Ionian_Tradition wrote: Thu Oct 14, 2021 2:33 am
Miles wrote: Sat Aug 14, 2021 4:11 pm .


Assuming choice is possible, how does a person go about freely choosing to believe in god?

Is such a thing even possible? Doesn't there have to be an overwhelmingly convincing element that comes into play before such a belief can take place? And why would we settle on that particular element rather than some other element, which might not be convincing at all? Wouldn't picking that convincing element because that's what it is, be stacking the deck? And how would we become aware of such an element?



.
It seems to me that belief is, at bottom, a disposition.
And I disagree. I consider belief to be a conscious acceptance of something that lacks evidence enough to be considered a fact.


.
Genuine mental assent is not a choice. If you doubt this, you need only refer to your own inability to choose (in this very moment) to genuinely accept as true any belief you sincerely hold to be false.

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Re: Can We Choose To Believe In God?.

Post #18

Post by Miles »

Ionian_Tradition wrote: Fri Oct 15, 2021 2:33 am
Miles wrote: Thu Oct 14, 2021 2:28 pm
Ionian_Tradition wrote: Thu Oct 14, 2021 2:33 am
Miles wrote: Sat Aug 14, 2021 4:11 pm .


Assuming choice is possible, how does a person go about freely choosing to believe in god?

Is such a thing even possible? Doesn't there have to be an overwhelmingly convincing element that comes into play before such a belief can take place? And why would we settle on that particular element rather than some other element, which might not be convincing at all? Wouldn't picking that convincing element because that's what it is, be stacking the deck? And how would we become aware of such an element?



.
It seems to me that belief is, at bottom, a disposition.
And I disagree. I consider belief to be a conscious acceptance of something that lacks evidence enough to be considered a fact.


.
Genuine mental assent is not a choice. If you doubt this, you need only refer to your own inability to choose (in this very moment) to genuinely accept as true any belief you sincerely hold to be false.
Never said choice was involved. The acceptance is wholly determined.


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Re: Can We Choose To Believe In God?.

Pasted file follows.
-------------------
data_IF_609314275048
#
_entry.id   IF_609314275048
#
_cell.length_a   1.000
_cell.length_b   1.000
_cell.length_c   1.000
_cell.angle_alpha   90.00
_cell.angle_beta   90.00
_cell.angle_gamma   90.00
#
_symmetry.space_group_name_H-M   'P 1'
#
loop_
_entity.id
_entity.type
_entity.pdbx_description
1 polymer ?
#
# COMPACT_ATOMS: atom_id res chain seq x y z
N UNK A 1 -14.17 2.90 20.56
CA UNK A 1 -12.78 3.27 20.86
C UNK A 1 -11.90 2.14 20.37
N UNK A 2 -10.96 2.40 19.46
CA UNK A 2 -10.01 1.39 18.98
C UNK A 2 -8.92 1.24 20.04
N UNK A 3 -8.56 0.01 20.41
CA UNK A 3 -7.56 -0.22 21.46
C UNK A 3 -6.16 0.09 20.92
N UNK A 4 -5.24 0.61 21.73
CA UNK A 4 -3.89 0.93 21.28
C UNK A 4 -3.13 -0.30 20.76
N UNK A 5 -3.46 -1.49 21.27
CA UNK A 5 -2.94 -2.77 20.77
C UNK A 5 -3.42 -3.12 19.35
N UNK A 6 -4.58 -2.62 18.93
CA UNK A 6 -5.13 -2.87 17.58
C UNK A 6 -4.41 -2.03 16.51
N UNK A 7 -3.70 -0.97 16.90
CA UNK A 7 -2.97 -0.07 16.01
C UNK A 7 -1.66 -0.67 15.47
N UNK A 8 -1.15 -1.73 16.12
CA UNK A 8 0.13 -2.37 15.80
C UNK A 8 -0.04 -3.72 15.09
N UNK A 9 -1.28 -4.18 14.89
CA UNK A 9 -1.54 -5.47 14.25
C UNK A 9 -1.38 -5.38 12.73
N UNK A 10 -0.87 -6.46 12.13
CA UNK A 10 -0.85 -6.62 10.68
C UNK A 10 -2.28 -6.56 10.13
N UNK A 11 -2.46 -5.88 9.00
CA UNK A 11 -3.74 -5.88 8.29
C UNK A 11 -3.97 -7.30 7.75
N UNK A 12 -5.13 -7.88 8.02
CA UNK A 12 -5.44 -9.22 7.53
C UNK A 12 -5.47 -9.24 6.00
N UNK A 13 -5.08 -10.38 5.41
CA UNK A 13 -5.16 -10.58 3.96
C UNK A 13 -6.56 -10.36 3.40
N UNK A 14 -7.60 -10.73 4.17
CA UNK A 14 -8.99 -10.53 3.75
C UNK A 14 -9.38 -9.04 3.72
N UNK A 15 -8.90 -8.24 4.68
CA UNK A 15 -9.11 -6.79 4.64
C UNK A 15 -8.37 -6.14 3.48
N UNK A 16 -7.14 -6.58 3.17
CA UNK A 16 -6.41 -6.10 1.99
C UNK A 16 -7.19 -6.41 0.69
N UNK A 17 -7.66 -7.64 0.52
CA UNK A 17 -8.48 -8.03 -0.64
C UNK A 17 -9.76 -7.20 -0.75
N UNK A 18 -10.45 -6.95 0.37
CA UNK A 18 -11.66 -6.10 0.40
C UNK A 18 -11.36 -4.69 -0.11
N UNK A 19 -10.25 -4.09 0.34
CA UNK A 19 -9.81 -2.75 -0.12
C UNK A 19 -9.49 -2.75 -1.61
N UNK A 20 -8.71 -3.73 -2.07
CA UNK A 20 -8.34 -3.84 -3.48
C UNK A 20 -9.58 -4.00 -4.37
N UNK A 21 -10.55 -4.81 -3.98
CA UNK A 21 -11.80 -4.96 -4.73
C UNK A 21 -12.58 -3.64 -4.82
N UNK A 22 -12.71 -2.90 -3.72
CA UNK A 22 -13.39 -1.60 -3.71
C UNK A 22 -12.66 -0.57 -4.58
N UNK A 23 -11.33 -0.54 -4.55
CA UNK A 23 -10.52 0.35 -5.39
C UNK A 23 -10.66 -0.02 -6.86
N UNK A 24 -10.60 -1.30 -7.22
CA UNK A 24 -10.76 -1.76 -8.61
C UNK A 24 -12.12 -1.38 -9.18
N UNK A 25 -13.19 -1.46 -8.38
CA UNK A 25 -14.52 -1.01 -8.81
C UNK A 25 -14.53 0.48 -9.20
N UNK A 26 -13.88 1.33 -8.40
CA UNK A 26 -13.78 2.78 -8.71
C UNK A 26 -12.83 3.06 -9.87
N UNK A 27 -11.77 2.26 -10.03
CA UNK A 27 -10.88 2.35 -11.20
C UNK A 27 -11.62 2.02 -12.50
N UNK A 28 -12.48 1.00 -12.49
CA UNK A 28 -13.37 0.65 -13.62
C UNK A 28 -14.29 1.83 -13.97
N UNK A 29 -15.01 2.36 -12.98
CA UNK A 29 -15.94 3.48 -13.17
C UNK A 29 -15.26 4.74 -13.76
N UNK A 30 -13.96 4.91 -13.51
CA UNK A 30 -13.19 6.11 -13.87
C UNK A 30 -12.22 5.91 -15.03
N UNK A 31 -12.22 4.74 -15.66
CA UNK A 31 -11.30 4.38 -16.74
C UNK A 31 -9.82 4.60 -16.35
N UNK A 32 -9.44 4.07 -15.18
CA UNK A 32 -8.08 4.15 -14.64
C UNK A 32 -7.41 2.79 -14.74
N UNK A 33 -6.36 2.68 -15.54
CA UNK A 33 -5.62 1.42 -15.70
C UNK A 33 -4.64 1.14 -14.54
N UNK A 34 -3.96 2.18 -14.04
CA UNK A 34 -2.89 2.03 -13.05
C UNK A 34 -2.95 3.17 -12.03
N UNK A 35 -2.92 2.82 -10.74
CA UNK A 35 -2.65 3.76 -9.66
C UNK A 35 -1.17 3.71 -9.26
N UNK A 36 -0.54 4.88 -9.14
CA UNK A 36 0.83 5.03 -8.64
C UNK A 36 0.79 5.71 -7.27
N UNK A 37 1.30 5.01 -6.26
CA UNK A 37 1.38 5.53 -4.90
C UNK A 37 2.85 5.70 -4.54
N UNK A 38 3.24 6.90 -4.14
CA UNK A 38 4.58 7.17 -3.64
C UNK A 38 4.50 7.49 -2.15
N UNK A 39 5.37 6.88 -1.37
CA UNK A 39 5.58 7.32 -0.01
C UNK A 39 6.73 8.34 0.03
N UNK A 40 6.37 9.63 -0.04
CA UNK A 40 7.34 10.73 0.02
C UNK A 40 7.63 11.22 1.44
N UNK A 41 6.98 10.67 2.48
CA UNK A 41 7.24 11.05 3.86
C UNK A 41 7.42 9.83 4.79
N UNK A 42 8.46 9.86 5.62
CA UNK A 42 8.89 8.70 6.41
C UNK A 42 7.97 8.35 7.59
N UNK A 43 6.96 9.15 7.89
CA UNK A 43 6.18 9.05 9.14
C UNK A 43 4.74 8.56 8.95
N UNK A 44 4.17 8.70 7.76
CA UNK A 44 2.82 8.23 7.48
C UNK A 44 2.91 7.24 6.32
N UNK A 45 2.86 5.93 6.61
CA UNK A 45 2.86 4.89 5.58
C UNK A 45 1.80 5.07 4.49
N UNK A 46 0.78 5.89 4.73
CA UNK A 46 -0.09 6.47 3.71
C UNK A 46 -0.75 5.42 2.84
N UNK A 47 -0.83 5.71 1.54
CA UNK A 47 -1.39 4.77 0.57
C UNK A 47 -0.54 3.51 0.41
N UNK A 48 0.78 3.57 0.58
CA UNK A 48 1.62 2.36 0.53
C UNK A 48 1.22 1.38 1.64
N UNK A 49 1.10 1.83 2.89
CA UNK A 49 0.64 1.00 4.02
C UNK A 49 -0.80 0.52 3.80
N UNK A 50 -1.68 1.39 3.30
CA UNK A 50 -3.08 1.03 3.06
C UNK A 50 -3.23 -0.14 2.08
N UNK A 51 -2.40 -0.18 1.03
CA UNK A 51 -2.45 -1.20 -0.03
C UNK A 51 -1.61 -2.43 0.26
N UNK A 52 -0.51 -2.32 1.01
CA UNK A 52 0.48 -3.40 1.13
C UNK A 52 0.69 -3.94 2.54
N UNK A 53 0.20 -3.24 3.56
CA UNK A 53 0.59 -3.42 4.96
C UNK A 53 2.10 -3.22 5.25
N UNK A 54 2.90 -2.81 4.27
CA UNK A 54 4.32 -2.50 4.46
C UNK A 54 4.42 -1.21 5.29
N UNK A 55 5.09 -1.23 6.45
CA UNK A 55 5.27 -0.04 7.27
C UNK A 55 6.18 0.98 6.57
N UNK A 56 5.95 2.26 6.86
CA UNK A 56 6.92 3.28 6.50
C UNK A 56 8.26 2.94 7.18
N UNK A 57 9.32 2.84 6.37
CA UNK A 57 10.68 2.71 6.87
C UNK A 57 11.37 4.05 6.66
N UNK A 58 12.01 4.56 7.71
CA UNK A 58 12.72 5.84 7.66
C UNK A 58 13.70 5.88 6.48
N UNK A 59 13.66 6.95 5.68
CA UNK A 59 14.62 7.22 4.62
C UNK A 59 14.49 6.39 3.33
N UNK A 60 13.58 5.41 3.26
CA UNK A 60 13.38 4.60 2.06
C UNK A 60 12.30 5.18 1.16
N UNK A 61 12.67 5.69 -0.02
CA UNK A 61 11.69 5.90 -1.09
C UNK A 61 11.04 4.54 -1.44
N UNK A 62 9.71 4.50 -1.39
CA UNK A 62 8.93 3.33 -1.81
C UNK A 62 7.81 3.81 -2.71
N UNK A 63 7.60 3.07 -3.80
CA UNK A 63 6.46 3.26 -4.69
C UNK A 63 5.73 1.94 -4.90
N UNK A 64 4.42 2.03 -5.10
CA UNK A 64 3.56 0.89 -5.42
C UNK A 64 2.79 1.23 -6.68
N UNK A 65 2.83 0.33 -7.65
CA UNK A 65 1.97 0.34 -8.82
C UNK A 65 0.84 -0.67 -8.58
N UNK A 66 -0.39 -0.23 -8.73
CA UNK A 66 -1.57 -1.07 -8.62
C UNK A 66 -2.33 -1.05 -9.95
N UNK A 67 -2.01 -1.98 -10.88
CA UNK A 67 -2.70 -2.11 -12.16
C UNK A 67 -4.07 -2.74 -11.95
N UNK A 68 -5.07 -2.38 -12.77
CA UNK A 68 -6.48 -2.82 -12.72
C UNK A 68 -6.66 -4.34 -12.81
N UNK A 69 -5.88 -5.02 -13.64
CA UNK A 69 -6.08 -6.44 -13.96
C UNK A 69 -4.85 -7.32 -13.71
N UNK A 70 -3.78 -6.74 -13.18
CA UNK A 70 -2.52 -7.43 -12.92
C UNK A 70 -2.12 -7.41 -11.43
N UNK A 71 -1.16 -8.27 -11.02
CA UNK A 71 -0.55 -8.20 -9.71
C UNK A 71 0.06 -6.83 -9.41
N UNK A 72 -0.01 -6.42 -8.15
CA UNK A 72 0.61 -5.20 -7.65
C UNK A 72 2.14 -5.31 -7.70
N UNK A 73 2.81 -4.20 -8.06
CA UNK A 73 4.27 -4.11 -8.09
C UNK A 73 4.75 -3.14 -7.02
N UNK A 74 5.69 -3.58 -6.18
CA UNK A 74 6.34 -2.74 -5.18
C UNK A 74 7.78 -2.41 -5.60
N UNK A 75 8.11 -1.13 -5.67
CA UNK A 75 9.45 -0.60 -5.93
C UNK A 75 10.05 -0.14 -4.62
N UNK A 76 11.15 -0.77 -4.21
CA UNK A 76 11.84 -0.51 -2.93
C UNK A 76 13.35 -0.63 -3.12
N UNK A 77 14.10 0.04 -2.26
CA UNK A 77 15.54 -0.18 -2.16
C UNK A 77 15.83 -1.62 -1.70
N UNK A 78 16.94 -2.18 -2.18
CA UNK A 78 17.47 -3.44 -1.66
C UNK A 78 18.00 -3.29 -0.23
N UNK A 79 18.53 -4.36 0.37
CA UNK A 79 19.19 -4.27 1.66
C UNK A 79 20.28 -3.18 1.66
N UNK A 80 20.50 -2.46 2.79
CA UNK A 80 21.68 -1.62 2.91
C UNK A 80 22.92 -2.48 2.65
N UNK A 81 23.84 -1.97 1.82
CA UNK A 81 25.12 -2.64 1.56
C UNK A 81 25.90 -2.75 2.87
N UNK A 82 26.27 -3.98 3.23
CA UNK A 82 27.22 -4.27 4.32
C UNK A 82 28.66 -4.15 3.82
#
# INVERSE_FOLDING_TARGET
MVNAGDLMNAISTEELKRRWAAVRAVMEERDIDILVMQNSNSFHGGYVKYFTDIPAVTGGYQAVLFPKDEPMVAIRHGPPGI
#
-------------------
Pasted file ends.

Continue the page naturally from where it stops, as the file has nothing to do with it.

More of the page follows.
Post #19

Post by Ionian_Tradition »

Miles wrote: Fri Oct 15, 2021 3:21 pm
Ionian_Tradition wrote: Fri Oct 15, 2021 2:33 am
Miles wrote: Thu Oct 14, 2021 2:28 pm
Ionian_Tradition wrote: Thu Oct 14, 2021 2:33 am
Miles wrote: Sat Aug 14, 2021 4:11 pm .


Assuming choice is possible, how does a person go about freely choosing to believe in god?

Is such a thing even possible? Doesn't there have to be an overwhelmingly convincing element that comes into play before such a belief can take place? And why would we settle on that particular element rather than some other element, which might not be convincing at all? Wouldn't picking that convincing element because that's what it is, be stacking the deck? And how would we become aware of such an element?



.
It seems to me that belief is, at bottom, a disposition.
And I disagree. I consider belief to be a conscious acceptance of something that lacks evidence enough to be considered a fact.


.
Genuine mental assent is not a choice. If you doubt this, you need only refer to your own inability to choose (in this very moment) to genuinely accept as true any belief you sincerely hold to be false.
Never said choice was involved. The acceptance is wholly determined.


.
Then your disagreement with me (if indeed there is one) would seem rather trivial given that my aim was to show that belief is non-volitional (i.e. deterministic).

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Re: Can We Choose To Believe In God?.

Post #20

Post by Miles »

Ionian_Tradition wrote: Mon Oct 18, 2021 1:52 am
Miles wrote: Fri Oct 15, 2021 3:21 pm
Ionian_Tradition wrote: Fri Oct 15, 2021 2:33 am
Miles wrote: Thu Oct 14, 2021 2:28 pm
Ionian_Tradition wrote: Thu Oct 14, 2021 2:33 am
Miles wrote: Sat Aug 14, 2021 4:11 pm .


Assuming choice is possible, how does a person go about freely choosing to believe in god?

Is such a thing even possible? Doesn't there have to be an overwhelmingly convincing element that comes into play before such a belief can take place? And why would we settle on that particular element rather than some other element, which might not be convincing at all? Wouldn't picking that convincing element because that's what it is, be stacking the deck? And how would we become aware of such an element?



.
It seems to me that belief is, at bottom, a disposition.
And I disagree. I consider belief to be a conscious acceptance of something that lacks evidence enough to be considered a fact.


.
Genuine mental assent is not a choice. If you doubt this, you need only refer to your own inability to choose (in this very moment) to genuinely accept as true any belief you sincerely hold to be false.
Never said choice was involved. The acceptance is wholly determined.


.
Then your disagreement with me (if indeed there is one) would seem rather trivial given that my aim was to show that belief is non-volitional (i.e. deterministic).
Not trivial at all. You said that it seems to you that belief is, at bottom, a disposition, and I don't consider belief to be a disposition at all, but rather an acceptance.


Disposition being a person's inherent qualities of mind and character.
[source: Oxford Languages]


Acceptance being agreement with or belief in an idea, opinion, or explanation.
[source: Oxford Languages]